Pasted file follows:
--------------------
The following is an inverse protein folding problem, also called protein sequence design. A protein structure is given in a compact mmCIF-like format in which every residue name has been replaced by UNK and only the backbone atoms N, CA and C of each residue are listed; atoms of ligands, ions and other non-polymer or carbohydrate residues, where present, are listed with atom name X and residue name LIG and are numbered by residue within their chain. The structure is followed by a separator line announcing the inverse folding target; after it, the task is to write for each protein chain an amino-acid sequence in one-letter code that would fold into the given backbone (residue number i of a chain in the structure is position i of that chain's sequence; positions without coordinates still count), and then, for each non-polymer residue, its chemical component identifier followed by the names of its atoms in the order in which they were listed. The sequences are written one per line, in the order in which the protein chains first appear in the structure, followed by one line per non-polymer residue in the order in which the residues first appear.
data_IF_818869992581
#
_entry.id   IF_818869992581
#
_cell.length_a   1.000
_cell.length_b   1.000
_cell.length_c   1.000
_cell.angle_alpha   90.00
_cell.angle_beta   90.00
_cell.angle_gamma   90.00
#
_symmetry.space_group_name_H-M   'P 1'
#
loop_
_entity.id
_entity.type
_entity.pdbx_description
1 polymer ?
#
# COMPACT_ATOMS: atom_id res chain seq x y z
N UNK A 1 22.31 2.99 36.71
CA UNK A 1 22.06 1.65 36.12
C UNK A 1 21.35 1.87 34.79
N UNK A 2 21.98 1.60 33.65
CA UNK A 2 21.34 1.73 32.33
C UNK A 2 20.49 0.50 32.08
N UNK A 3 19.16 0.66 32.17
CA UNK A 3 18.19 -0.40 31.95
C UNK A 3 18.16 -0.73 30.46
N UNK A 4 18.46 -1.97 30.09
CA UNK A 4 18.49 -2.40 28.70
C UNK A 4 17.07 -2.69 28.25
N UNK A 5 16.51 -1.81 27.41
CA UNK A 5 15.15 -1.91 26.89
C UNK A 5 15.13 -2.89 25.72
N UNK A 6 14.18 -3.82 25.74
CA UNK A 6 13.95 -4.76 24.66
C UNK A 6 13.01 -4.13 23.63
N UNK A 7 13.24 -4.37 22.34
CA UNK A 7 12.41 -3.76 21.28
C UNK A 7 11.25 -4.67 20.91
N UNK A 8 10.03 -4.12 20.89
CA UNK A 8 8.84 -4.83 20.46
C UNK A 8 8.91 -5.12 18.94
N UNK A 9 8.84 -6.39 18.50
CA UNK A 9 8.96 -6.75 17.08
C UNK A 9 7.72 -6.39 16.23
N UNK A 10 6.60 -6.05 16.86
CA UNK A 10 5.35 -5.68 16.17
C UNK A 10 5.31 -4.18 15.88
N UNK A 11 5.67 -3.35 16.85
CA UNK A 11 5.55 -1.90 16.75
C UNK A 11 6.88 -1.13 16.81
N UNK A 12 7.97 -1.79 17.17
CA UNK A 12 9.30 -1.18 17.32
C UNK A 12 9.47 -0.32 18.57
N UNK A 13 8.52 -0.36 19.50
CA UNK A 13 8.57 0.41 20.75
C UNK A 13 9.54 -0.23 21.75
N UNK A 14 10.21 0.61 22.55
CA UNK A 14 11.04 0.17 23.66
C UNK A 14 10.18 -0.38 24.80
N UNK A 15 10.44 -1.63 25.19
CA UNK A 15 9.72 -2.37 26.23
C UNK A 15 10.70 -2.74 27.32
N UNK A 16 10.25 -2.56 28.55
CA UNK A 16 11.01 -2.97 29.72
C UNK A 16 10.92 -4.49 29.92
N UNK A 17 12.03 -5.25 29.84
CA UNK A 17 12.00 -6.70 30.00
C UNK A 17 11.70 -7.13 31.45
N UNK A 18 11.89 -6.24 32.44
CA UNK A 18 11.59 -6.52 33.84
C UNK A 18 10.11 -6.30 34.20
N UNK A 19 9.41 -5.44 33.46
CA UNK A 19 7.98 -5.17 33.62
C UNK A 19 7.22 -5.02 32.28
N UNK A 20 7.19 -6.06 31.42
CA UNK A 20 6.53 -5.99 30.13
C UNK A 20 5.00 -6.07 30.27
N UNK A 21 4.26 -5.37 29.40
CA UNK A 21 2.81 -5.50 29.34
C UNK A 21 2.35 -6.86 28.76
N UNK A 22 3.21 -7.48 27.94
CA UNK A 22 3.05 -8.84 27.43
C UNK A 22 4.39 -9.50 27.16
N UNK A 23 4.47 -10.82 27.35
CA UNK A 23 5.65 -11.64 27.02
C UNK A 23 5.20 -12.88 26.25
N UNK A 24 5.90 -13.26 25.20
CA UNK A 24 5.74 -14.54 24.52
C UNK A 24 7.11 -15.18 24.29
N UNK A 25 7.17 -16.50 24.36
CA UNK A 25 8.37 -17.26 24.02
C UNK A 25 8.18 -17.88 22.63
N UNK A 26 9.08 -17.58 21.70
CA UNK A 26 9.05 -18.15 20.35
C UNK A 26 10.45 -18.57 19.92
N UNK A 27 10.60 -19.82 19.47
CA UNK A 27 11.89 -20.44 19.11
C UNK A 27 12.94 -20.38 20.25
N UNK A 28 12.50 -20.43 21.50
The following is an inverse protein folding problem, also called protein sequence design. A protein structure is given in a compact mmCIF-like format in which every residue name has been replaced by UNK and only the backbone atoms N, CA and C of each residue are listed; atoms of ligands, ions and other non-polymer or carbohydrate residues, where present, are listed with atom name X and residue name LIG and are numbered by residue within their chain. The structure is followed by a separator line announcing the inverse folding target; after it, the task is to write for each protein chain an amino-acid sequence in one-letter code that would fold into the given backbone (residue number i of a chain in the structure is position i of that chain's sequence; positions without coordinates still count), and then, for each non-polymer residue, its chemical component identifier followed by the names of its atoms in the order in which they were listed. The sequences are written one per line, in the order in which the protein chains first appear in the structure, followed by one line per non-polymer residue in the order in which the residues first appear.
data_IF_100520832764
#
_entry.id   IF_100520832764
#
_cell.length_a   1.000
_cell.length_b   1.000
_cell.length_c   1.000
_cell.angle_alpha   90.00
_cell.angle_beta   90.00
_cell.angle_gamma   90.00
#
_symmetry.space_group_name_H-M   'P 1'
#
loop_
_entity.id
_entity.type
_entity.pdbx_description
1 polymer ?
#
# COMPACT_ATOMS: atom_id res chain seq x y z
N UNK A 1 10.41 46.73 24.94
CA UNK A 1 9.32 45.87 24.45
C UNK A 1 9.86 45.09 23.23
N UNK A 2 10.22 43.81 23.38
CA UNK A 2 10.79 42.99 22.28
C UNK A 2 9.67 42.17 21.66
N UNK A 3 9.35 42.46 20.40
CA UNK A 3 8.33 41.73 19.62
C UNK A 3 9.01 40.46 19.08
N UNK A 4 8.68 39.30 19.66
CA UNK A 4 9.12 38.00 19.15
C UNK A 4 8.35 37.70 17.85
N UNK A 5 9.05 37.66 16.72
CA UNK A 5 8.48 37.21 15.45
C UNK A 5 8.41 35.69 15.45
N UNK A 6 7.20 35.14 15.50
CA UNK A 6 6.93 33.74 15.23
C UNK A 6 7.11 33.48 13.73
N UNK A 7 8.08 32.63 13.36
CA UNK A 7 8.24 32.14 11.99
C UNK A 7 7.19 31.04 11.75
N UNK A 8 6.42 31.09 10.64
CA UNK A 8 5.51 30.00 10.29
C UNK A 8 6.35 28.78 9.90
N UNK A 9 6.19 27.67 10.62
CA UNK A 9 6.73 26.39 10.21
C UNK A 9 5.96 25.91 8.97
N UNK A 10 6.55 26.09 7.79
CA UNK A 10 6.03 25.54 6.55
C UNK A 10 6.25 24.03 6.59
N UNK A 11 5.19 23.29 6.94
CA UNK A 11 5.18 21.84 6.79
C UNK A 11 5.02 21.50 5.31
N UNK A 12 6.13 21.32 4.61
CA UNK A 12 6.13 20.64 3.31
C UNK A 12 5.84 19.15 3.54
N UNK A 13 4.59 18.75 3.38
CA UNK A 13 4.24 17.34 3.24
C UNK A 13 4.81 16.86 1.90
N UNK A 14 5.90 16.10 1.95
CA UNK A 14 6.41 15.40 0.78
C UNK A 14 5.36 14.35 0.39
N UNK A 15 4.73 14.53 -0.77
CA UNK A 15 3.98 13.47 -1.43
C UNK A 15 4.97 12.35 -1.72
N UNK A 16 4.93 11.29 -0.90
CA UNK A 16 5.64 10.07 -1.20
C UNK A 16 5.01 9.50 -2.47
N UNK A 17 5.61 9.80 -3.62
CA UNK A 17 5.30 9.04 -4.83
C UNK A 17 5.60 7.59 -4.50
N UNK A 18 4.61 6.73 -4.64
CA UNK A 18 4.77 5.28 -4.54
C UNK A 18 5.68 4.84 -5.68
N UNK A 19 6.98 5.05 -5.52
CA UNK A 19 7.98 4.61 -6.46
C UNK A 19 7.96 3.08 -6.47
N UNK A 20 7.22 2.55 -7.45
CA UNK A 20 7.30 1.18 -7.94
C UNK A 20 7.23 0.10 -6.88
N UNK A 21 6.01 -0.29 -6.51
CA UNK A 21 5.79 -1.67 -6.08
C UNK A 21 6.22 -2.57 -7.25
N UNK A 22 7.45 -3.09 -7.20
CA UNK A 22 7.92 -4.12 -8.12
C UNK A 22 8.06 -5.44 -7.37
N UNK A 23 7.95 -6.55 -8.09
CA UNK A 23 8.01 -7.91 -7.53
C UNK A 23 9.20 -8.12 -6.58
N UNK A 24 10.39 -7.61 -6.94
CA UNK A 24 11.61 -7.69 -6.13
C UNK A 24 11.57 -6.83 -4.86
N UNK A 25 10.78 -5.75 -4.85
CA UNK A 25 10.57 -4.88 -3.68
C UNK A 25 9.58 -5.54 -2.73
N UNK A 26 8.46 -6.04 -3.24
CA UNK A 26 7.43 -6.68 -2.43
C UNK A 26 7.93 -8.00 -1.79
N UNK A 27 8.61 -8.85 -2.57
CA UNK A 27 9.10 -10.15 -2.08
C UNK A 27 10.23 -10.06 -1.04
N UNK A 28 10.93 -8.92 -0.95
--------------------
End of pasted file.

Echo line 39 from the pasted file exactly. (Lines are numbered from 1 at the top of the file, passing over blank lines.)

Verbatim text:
C UNK A 6 13.01 -4.13 23.63